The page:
The Horse-Cart Driver, part two

In part one, Mahnaz, who was nine years old at the time, was riding in the front seat of a horse-cart—with her mother and sister seated  in the back—when the driver grabbed her hand and would not let it go.

The horse cart driver didn’t release my hand. I still wasn’t sure of his motives. He was an old man. Maybe he was trying to help me, I thought. But I was wrong. In a few seconds, he led my hand further up and said, “Put your hand here.” He put my hand on his penis. My intuition was right. He had a dirty intention.

I felt a rebellious energy inside me. I pulled back my hand with strength. I stood, without any thought and fear, and I cried, “I want to get off.” The man got scared and said, “Okay, okay!” He stopped the horse.

My mom looked back, scared, and said, “What happened? Are you scared?”  I was shocked and embarrassed but I managed to say, “I want to get off.” My mom did not argue much, thinking that I got scared of the ride. My sister and my mom got off the cart.

My mom paid the man and we left. The whole time I didn’t look at the man. I was paralyzed, filled with hatred. The whole world was soundless; I couldn’t hear anything but the sound of shame and guilt in my head. I just wanted to get away from the situation.

Taking a stand

I blamed myself for his dirty intention. I hated how vulnerable my gender was and how cruel he was to misuse my innocence to turn on his filthy desires. After an hour, on the way to my grandparents’ house, I got the courage to tell my mother what really happened. My mother asked, “Why you did not tell us sooner? We could hit the man.” I said, “I do not know. I was scared and shocked.” 

Even though I did not have much information about male and female sexual desires at that time, my heart told me that somebody wanted to violate my gender. My mother and sister also had warned me in the past that there are some men who will try to harass women, so we should be careful.

That day I experienced the bitterest experience of my life. That day became poison that didn’t kill me but the bitter taste remains under my tongue.

Gender violence comes in different forms. This was one of the bitter forms I experienced. I believe women have an inner voice that tells them when somebody wants to harass them or violate them. We should hear our inner voice and stand against gender violence.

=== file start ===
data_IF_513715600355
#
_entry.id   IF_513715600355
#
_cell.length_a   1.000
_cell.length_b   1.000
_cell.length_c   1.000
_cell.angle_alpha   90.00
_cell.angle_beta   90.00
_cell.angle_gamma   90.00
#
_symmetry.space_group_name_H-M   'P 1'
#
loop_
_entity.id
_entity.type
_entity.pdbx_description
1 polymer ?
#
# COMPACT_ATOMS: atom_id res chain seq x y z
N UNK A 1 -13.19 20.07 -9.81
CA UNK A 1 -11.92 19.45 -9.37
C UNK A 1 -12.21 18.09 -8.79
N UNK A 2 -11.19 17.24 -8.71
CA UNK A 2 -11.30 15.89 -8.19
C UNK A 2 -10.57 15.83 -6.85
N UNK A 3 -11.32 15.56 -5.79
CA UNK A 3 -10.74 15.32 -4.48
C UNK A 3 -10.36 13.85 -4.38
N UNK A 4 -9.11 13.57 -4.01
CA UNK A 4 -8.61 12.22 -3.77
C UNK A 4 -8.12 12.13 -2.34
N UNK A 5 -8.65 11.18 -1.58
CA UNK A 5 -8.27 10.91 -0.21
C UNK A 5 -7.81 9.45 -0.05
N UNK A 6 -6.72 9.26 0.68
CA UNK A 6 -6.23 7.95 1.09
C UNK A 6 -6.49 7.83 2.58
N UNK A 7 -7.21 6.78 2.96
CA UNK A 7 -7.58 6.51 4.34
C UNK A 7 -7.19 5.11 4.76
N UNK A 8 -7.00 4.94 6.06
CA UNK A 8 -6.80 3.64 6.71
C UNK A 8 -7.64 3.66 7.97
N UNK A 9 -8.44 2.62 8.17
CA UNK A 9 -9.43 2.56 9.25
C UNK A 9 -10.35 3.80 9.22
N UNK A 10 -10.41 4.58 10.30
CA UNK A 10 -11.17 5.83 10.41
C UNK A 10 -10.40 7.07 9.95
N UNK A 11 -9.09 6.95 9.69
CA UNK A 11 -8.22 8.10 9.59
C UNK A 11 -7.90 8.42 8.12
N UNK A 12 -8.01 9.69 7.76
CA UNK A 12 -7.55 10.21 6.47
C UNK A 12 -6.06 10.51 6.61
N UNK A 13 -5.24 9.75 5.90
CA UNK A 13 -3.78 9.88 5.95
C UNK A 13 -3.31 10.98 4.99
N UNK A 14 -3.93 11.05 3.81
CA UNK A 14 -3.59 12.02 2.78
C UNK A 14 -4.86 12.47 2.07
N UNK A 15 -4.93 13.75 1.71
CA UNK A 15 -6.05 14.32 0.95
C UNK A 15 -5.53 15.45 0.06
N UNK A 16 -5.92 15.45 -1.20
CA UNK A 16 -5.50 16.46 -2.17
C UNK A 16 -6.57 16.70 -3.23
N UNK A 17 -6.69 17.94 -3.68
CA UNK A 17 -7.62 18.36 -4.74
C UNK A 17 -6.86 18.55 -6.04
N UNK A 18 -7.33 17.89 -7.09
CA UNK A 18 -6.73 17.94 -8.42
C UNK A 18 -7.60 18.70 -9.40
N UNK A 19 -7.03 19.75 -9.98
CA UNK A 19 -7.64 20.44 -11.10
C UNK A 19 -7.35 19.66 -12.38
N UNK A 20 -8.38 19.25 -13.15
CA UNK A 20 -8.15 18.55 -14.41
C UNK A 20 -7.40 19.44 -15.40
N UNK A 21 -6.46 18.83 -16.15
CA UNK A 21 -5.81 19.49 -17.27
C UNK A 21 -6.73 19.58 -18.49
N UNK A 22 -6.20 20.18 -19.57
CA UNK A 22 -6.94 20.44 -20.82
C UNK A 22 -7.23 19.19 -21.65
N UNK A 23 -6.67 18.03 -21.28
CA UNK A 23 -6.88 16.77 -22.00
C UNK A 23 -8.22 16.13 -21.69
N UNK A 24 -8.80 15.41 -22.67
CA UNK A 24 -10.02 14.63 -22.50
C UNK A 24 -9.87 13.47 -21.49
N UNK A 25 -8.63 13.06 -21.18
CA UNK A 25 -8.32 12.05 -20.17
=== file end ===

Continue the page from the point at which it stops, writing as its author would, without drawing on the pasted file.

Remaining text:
At the time of violence, sometimes we get shocked but we can be very powerful as well. What I learned from this experience is that girls need to know more about male and female sexuality; they need to be aware of the dangers and to know how they should react. 

By Mahnaz


Comments

  1. Thank you, Mahnaz, for telling this story to us. I know that you write in quasi-anonymity here, but it still takes courage and self-confidence to revisit and recreate for us such a traumatic moment of the past. My heart hurts for 9-yr-old you, thinking that she has somehow brought this upon herself. I fully empathize with the need and wish to get away from such a moment as quickly as possible. To pretend, maybe, that it never even happened. It is horrible how others’ shameful, thoughtless actions smear themselves on the victim–though I really don’t like the word victim, not for you, because here you are, several years later, taking this moment, turning it in your hands, setting free some of its dark hold, and allowing light inside us, and inside you. I believe deeply in the therapeutic power of storytelling. I hope that writing this has been cathartic for you. I am also deeply glad that your mother and sister were supportive of you. I think the more that we can create safe spaces for listening to each other, and not blaming each other for somehow attracting the terribleness that comes, the better we will all be, the more we will heal.

    Thank you, again, Mahnaz. Looking forward to reading more of your work.

  2. Mary Stachyra says:

    Thank you, Mahnaz. You are so brave to tell your story. The world needs more courageous women like you!

  3. Hi Mahnaz,

    Its a great pleasure to hear you speak your truth from so far away (I live in the US). I cannot help but know 100% what you are speaking about and how you feel. I too, as a young woman and also as an adult have experienced violation by men. This sadly happens to women everywhere. I also felt each and every time that this happened to me that I froze and didn’t know how to react because I couldn’t believe that another human being would behave so indecently. I agree with you when you say that women should know how to react, what their rights are, and how to defend themselves. I took a self defense course about a year ago and they coached us to raise our voices and for instance, describe what the person (who is offending you) is wearing, and describe what they are doing- for example: You in the red shirt, stop ………. That way, the people around us are aware of what is happening and can hopefully assist us in getting away, while shaming the offender.

  4. Mahnaz, Thank you for sharing your story. You are brave. I live in the United States and had a similar experience as a young woman. I didn’t tell anyone because I was embarrassed and felt guilty. I am so glad to hear that your mother believed you and would have defended you if she had known what had happened. That is a wonderful thing. So much of our self esteem comes from how our parents protect and support us. I look forward to reading more of your stories.

    Kim
    Venice, California

  5. Dear Mahnaz,
    I echo all the comments. You are brave to stand up, get off the cart, speak out! And the fact that your mother agreed is the best news. Sometimes parents of abused children refuse to believe their stories, and you do not have to face this, along with the trauma. From now on you will be aware, and by speaking out, you help others.
    I have huge admiration for you!
    Liz

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